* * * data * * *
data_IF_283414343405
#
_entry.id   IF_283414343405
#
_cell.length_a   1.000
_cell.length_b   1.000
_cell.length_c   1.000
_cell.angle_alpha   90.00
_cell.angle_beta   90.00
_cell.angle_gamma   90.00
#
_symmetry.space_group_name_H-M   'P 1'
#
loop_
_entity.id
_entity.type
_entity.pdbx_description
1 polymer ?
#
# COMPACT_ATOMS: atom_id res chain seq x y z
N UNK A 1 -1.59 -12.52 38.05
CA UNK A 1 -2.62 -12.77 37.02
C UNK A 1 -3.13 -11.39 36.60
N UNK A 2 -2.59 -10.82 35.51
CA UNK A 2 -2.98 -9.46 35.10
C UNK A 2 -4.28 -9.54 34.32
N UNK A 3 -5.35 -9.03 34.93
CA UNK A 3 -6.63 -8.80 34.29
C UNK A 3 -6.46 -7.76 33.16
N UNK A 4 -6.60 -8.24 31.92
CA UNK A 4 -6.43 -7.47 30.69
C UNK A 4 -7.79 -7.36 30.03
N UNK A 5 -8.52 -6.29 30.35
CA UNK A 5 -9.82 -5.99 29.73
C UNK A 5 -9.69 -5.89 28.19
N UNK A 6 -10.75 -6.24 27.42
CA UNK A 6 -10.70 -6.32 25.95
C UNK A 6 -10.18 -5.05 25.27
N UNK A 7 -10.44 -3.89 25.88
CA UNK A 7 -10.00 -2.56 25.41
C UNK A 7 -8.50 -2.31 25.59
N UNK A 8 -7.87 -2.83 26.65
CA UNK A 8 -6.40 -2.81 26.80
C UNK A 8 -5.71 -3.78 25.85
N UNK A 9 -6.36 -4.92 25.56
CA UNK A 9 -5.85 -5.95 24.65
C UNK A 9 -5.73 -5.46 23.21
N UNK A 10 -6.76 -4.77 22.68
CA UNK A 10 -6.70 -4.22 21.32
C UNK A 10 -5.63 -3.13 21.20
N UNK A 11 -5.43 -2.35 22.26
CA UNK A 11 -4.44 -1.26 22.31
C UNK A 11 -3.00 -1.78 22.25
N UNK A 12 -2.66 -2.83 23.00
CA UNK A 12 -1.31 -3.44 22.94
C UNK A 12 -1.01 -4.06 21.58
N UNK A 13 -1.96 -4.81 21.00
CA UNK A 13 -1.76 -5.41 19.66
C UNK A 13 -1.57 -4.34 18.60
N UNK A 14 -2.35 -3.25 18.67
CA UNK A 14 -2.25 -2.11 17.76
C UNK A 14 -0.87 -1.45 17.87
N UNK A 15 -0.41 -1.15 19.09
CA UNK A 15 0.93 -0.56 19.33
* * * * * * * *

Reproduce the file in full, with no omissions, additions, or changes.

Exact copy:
data_IF_283414343405
#
_entry.id   IF_283414343405
#
_cell.length_a   1.000
_cell.length_b   1.000
_cell.length_c   1.000
_cell.angle_alpha   90.00
_cell.angle_beta   90.00
_cell.angle_gamma   90.00
#
_symmetry.space_group_name_H-M   'P 1'
#
loop_
_entity.id
_entity.type
_entity.pdbx_description
1 polymer ?
#
# COMPACT_ATOMS: atom_id res chain seq x y z
N UNK A 1 -1.59 -12.52 38.05
CA UNK A 1 -2.62 -12.77 37.02
C UNK A 1 -3.13 -11.39 36.60
N UNK A 2 -2.59 -10.82 35.51
CA UNK A 2 -2.98 -9.46 35.10
C UNK A 2 -4.28 -9.54 34.32
N UNK A 3 -5.35 -9.03 34.93
CA UNK A 3 -6.63 -8.80 34.29
C UNK A 3 -6.46 -7.76 33.16
N UNK A 4 -6.60 -8.24 31.92
CA UNK A 4 -6.43 -7.47 30.69
C UNK A 4 -7.79 -7.36 30.03
N UNK A 5 -8.52 -6.29 30.35
CA UNK A 5 -9.82 -5.99 29.73
C UNK A 5 -9.69 -5.89 28.19
N UNK A 6 -10.75 -6.24 27.42
CA UNK A 6 -10.70 -6.32 25.95
C UNK A 6 -10.18 -5.05 25.27
N UNK A 7 -10.44 -3.89 25.88
CA UNK A 7 -10.00 -2.56 25.41
C UNK A 7 -8.50 -2.31 25.59
N UNK A 8 -7.87 -2.83 26.65
CA UNK A 8 -6.40 -2.81 26.80
C UNK A 8 -5.71 -3.78 25.85
N UNK A 9 -6.36 -4.92 25.56
CA UNK A 9 -5.85 -5.95 24.65
C UNK A 9 -5.73 -5.46 23.21
N UNK A 10 -6.76 -4.77 22.68
CA UNK A 10 -6.70 -4.22 21.32
C UNK A 10 -5.63 -3.13 21.20
N UNK A 11 -5.43 -2.35 22.26
CA UNK A 11 -4.44 -1.26 22.31
C UNK A 11 -3.00 -1.78 22.25
N UNK A 12 -2.66 -2.83 23.00
CA UNK A 12 -1.31 -3.44 22.94
C UNK A 12 -1.01 -4.06 21.58
N UNK A 13 -1.96 -4.81 21.00
CA UNK A 13 -1.76 -5.41 19.66
C UNK A 13 -1.57 -4.34 18.60
N UNK A 14 -2.35 -3.25 18.67
CA UNK A 14 -2.25 -2.11 17.76
C UNK A 14 -0.87 -1.45 17.87
N UNK A 15 -0.41 -1.15 19.09
CA UNK A 15 0.93 -0.56 19.33